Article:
Immigrant Justice Clinic gets creative to meet the needs of children facing deportation

October 2, 2014

Since last October, the U.S. Border Patrol has apprehended more than 60,000 Central American children who crossed the nation’s southern border on their own.

The number represents a sharp increase — up more than 100 percent from the previous year — that not only overwhelmed immigration authorities but also flooded the nation’s backlogged immigration courts.

News of the increase set off an emotional debate over the summer about how the U.S. government should handle cases involving unaccompanied children, many of whom fled their home countries to escape drug and gang violence.

Photo: Stacy Taeuber

Stacy Taeuber

And as elected officials continue to sort out the politics of the situation and news agencies document the controversy, the court system is left to handle the practicalities.

For law Professor Stacy Taeuber and students in the Immigrant Justice Clinic, meeting the legal needs of minors has meant a shift in strategy, not to mention some creative teamwork.

Based at University of Wisconsin Law School, the Immigrant Justice Clinic provides free legal support for immigrants facing deportation from the U.S. The clinic launched in 2012 after law students won a $112,000 Ira and Ineva Reilly Baldwin Wisconsin Idea grant. Only recently has IJC begun fielding inquiries involving minors.

Taeuber and the Law School are looking for funding to continue the clinic’s work when the three-year Baldwin grant expires at the end of the academic year. UW Law’s Latino Law Student Association has organized a benefit in support of the IJC, which will be held from 6:30 to 9 p.m. Oct. 8 at the Best Western Hotel in downtown Madison.

To stay in the country lawfully, apprehended children must face authorities in federal immigration court, where they risk deportation just as adults do. In immigration court, even children have no guarantee of appointed counsel; without an attorney, they stand little chance of a favorable outcome.

“These children have experienced horrific circumstances in their countries of origin, so many of us in the legal system feel the need to protect them and keep them safe.”

Marsha Mansfield

Taeuber has found that one of the best legal paths for children involves pursuing Special Immigrant Juvenile Status. SIJS was designed to help foreign children stay in the U.S. when they have been subjected to abuse, abandonment or neglect by a parent in their home country.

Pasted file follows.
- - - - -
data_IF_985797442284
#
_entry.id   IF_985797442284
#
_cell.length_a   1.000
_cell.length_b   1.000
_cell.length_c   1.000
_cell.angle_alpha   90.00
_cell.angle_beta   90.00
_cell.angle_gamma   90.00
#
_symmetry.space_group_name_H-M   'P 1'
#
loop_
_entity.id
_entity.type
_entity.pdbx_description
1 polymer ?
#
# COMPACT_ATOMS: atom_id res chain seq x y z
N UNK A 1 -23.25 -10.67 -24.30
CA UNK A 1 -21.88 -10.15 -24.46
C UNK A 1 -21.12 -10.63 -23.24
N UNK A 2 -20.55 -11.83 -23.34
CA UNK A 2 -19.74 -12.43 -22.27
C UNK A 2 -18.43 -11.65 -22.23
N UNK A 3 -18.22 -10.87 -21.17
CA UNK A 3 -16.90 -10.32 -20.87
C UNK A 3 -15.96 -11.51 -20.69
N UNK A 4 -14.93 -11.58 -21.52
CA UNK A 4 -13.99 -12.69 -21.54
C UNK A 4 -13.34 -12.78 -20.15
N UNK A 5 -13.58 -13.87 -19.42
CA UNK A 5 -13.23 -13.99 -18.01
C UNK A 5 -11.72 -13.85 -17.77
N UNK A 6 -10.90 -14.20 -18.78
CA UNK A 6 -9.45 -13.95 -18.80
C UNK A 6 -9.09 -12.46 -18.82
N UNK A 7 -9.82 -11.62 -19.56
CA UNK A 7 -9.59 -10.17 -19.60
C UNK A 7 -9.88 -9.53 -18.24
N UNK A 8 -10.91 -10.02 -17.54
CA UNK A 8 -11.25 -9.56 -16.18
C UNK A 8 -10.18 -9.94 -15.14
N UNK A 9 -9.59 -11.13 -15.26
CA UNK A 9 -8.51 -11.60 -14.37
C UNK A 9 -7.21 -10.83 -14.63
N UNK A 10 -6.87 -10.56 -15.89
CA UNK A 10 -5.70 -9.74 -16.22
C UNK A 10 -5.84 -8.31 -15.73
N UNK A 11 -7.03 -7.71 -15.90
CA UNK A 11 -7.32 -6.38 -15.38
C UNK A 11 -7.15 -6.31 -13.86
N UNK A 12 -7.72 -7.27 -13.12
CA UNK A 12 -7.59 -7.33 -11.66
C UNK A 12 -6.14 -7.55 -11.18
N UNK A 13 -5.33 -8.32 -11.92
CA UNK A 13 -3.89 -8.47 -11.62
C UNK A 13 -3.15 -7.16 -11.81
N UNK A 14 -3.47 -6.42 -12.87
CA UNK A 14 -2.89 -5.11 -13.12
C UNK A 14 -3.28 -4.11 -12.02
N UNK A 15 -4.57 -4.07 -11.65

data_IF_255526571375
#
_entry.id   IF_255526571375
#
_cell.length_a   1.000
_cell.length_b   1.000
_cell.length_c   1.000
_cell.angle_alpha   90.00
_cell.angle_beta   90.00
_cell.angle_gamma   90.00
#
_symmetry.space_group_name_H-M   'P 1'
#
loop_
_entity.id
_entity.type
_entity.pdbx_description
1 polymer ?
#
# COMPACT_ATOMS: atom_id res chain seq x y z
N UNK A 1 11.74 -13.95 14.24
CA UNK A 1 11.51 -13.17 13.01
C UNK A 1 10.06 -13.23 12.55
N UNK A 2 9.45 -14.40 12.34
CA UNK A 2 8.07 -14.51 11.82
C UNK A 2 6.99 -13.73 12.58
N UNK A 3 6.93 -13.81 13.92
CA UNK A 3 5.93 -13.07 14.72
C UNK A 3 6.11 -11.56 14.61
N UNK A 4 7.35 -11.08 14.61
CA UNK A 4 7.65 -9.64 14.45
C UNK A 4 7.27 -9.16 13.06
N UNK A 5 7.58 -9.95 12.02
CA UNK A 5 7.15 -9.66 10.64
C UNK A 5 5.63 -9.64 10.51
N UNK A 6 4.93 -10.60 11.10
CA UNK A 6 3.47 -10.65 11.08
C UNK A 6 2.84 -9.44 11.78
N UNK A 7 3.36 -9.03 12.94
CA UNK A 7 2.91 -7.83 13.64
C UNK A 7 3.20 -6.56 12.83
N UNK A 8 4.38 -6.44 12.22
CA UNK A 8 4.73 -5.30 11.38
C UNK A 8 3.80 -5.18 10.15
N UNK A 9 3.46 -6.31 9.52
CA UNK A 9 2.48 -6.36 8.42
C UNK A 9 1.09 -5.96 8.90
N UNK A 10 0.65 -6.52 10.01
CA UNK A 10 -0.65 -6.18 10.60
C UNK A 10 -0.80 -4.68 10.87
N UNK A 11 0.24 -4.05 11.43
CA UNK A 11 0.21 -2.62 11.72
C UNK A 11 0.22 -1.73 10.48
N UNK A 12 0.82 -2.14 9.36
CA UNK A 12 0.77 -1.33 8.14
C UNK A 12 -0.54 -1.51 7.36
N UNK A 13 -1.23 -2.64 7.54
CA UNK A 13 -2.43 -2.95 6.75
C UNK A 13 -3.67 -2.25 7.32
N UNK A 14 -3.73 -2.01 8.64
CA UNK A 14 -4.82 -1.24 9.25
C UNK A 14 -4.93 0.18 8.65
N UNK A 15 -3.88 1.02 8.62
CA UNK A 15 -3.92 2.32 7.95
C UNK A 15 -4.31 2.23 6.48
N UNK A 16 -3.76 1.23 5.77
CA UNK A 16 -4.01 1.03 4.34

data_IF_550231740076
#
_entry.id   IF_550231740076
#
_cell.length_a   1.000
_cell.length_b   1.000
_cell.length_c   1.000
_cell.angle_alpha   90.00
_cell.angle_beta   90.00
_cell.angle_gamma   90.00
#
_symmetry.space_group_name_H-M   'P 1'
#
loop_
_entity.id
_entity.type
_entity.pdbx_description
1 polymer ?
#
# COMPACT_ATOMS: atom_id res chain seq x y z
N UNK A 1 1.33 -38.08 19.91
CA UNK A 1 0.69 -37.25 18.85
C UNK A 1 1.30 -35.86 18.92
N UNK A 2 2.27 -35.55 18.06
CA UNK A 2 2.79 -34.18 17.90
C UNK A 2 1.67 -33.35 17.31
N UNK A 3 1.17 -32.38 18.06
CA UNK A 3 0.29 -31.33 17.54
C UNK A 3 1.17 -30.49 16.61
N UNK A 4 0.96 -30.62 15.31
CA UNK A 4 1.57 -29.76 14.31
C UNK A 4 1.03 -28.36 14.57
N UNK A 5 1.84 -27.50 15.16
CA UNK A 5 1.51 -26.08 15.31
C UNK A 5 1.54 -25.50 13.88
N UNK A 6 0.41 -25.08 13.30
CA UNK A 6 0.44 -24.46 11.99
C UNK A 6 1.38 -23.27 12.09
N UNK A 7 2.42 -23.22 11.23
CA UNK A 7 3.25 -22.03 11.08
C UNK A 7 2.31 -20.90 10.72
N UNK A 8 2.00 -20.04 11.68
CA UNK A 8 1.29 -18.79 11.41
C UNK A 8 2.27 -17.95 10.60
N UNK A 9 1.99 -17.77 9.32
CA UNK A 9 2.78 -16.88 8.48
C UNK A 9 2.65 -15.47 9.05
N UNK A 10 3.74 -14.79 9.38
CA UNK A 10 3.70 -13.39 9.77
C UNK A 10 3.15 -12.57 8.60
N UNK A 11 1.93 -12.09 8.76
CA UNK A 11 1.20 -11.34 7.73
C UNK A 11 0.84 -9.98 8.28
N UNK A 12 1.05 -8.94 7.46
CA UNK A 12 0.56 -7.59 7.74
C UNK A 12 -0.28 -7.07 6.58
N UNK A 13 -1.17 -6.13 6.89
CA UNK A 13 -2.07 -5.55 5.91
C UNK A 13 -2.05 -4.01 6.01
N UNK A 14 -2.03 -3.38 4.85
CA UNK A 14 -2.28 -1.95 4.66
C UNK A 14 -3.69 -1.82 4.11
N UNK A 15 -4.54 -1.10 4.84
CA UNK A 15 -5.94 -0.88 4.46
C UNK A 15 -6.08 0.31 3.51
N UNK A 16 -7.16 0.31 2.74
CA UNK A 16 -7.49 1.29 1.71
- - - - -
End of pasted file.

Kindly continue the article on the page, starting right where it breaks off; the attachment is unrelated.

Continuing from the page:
“Obtaining Special Immigrant Justice Status involves two parts, beginning with a very specific family law component, an area of law that until now hasn’t fallen within the Immigrant Justice Clinic’s area of expertise,” Taeuber says.

So she and her students enlisted the help of the Family Court Clinic at the UW Law School. Law students in the clinics have so far collaborated on cases involving children who have no parent or legal guardian, as well as children attempting to escape an abusive parent in their home country. The collaboration means that students in both clinics have to learn about each other’s areas of law.

Before SIJS can be granted, a state court must take jurisdiction over the child, whether in the context of a custody, guardianship or other proceeding. In the course of that proceeding, the court must find that reuniting with one or both of the child’s parents is not viable, and that returning the child to their country of nationality or last residence is not in his or her best interest.

Marsha Mansfield, a law professor who directs the Family Court Clinic, says that besides learning from each other, students also found themselves educating the courts. Since claims to Special Immigrant Juvenile Status are fairly new in Wisconsin, the legal system is struggling to keep up with the state’s growing noncitizen populations.

Photo: Marsha Mansfield

Marsha Mansfield

“Clinic staff and students have made a very deliberate effort to craft the motions and provide judges with the legal authority to understand the available options,” Mansfield says.

Judges typically prefer to base their decisions on legal precedent, but Mansfield says the courts are motivated to find solutions for unaccompanied children.

“These children have experienced horrific circumstances in their countries of origin, so many of us in the legal system feel the need to protect them and keep them safe,” Mansfield says.

As immigration laws change and the needs of the area’s immigrant community evolve, the Immigrant Justice Clinic strives to adapt. Recently the federal Office of Refugee Resettlement reported that, as of July 31, 60 children had been relocated to Wisconsin and placed with sponsors. The clinics took on their fourth case involving a minor this fall, and received an additional inquiry earlier this month.

Meanwhile, Taeuber and her students have been watching the national immigration scene closely.

“If unaccompanied children continue to relocate to Wisconsin, that will really change what we do,” Taeuber says.

In total, the clinic has provided legal services for more than 70 cases, with 26 UW Law students participating in the program. For four graduates of the program, practicing immigration law in Wisconsin has become a career.

—Tammy Kempfert